Engelbart never received any royalties for it, as his employer SRI held the patent, which expired before the mouse became widely used in personal computers. Several other experimental pointing-devices developed for Engelbart's oN-Line System NLS exploited different body movements — for example, head-mounted devices attached to the chin or nose — but ultimately the mouse won out because of its speed and convenience.
On October 2, , a mouse device named Rollkugel German for "rolling ball" was described as an optional device for its SIG terminal. It was developed by the German company Telefunken. It was based on an earlier trackball-like device also named Rollkugel that was embedded into radar flight control desks. When the development for the Telefunken main frame TR [ de ] began in , Mallebrein and his team came up with the idea of "reversing" the existing Rollkugel into a moveable mouse-like device, so that customers did not have to be bothered with mounting holes for the earlier trackball device.
Together with light pens and trackballs, it was offered as an optional input device for their system since Footage exists from January , filmed at Abbey Road studios, of Ringo Starr holding what appears to be a mouse, possibly using it as a remote, to start or stop a recording machine. Some Rollkugel mouses installed at the Leibniz-Rechenzentrum in Munich in are well preserved in a museum. The Xerox Alto was one of the first computers designed for individual use in and is regarded as the first modern computer to utilize a mouse.
The third marketed version of an integrated mouse shipped as a part of a computer and intended for personal computer navigation came with the Xerox Star in By , the Xerox was probably the best-known computer with a mouse. The Sun-1 also came with a mouse, and the forthcoming Apple Lisa was rumored to use one, but the peripheral remained obscure; Jack Hawley of The Mouse House reported that one buyer for a large organization believed at first that his company sold lab mice.
Microsoft's mouse shipped in , thus beginning the Microsoft Hardware division of the company. A mouse typically controls the motion of a pointer in two dimensions in a graphical user interface GUI. The mouse turns movements of the hand backward and forward, left and right into equivalent electronic signals that in turn are used to move the pointer. The relative movements of the mouse on the surface are applied to the position of the pointer on the screen, which signals the point where actions of the user take place, so hand movements are replicated by the pointer.
For example, a text file might be represented by a picture of a paper notebook and clicking while the cursor hovers this icon might cause a text editing program to open the file in a window. Different ways of operating the mouse cause specific things to happen in the GUI: .
Users can also employ mice gesturally ; meaning that a stylized motion of the mouse cursor itself, called a " gesture ", can issue a command or map to a specific action. For example, in a drawing program, moving the mouse in a rapid "x" motion over a shape might delete the shape. Gestural interfaces occur more rarely than plain pointing-and-clicking; and people often find them more difficult to use, because they require finer motor control from the user.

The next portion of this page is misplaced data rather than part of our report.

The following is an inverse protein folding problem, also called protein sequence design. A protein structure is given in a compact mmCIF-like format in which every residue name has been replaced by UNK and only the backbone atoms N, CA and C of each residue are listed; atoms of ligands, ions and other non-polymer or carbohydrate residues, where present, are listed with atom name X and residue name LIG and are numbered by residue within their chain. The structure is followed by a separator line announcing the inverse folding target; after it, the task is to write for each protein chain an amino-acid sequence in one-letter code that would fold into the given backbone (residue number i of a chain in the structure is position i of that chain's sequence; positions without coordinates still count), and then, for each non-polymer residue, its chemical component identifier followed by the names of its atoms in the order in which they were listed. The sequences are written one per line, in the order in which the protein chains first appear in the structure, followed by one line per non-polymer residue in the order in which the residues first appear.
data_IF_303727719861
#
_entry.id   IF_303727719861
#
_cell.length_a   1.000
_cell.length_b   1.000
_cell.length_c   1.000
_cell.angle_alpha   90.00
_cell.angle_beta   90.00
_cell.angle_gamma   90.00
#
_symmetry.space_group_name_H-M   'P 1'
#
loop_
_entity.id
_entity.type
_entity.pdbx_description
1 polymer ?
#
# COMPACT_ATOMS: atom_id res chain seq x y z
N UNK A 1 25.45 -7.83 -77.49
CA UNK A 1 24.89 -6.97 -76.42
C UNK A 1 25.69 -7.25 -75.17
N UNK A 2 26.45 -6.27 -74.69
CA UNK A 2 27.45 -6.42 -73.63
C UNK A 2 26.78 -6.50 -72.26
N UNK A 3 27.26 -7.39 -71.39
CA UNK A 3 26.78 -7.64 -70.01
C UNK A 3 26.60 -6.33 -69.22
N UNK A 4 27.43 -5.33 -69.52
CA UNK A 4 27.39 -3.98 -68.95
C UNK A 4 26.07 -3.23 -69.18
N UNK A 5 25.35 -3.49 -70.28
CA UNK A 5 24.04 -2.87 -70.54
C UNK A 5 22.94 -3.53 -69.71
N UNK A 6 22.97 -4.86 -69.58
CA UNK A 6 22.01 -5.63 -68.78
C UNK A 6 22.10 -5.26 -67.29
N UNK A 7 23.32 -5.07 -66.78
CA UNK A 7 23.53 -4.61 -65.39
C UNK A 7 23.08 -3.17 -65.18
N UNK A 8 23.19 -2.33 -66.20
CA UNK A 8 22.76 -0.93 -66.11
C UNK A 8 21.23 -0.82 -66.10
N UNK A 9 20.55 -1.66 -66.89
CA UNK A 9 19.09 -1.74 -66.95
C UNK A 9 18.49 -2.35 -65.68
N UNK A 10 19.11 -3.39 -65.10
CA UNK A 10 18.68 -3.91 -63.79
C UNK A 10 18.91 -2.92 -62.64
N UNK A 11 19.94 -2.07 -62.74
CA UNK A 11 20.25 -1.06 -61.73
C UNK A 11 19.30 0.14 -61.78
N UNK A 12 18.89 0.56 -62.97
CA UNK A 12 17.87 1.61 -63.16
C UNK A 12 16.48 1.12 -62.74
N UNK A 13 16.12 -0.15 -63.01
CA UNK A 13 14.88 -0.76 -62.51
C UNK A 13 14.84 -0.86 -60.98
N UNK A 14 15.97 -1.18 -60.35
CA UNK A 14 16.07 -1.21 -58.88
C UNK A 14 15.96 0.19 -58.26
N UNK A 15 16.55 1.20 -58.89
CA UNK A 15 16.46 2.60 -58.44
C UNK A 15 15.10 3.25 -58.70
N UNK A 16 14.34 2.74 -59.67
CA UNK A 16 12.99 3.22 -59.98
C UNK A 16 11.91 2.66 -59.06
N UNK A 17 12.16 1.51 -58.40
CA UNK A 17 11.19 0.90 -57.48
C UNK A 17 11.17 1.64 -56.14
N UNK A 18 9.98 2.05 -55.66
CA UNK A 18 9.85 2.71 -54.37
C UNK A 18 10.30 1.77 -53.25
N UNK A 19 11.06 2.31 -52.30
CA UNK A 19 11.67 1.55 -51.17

However, a few gestural conventions have become widespread, including the drag and drop gesture, in which:. For example, a user might drag-and-drop a picture representing a file onto a picture of a trash can , thus instructing the system to delete the file. Other uses of the mouse's input occur commonly in special application-domains. In interactive three-dimensional graphics , the mouse's motion often translates directly into changes in the virtual objects' or camera's orientation.
For example, in the first-person shooter genre of games see below , players usually employ the mouse to control the direction in which the virtual player's "head" faces: moving the mouse up will cause the player to look up, revealing the view above the player's head. A related function makes an image of an object rotate, so that all sides can be examined. When mice have more than one button, the software may assign different functions to each button.
Often, the primary leftmost in a right-handed configuration button on the mouse will select items, and the secondary rightmost in a right-handed button will bring up a menu of alternative actions applicable to that item.
For example, on platforms with more than one button, the Mozilla web browser will follow a link in response to a primary button click, will bring up a contextual menu of alternative actions for that link in response to a secondary-button click, and will often open the link in a new tab or window in response to a click with the tertiary middle mouse button.
The German company Telefunken published on their early ball mouse on 2 October The ball mouse replaced the external wheels with a single ball that could rotate in any direction. It came as part of the hardware package of the Xerox Alto computer. Perpendicular chopper wheels housed inside the mouse's body chopped beams of light on the way to light sensors, thus detecting in their turn the motion of the ball.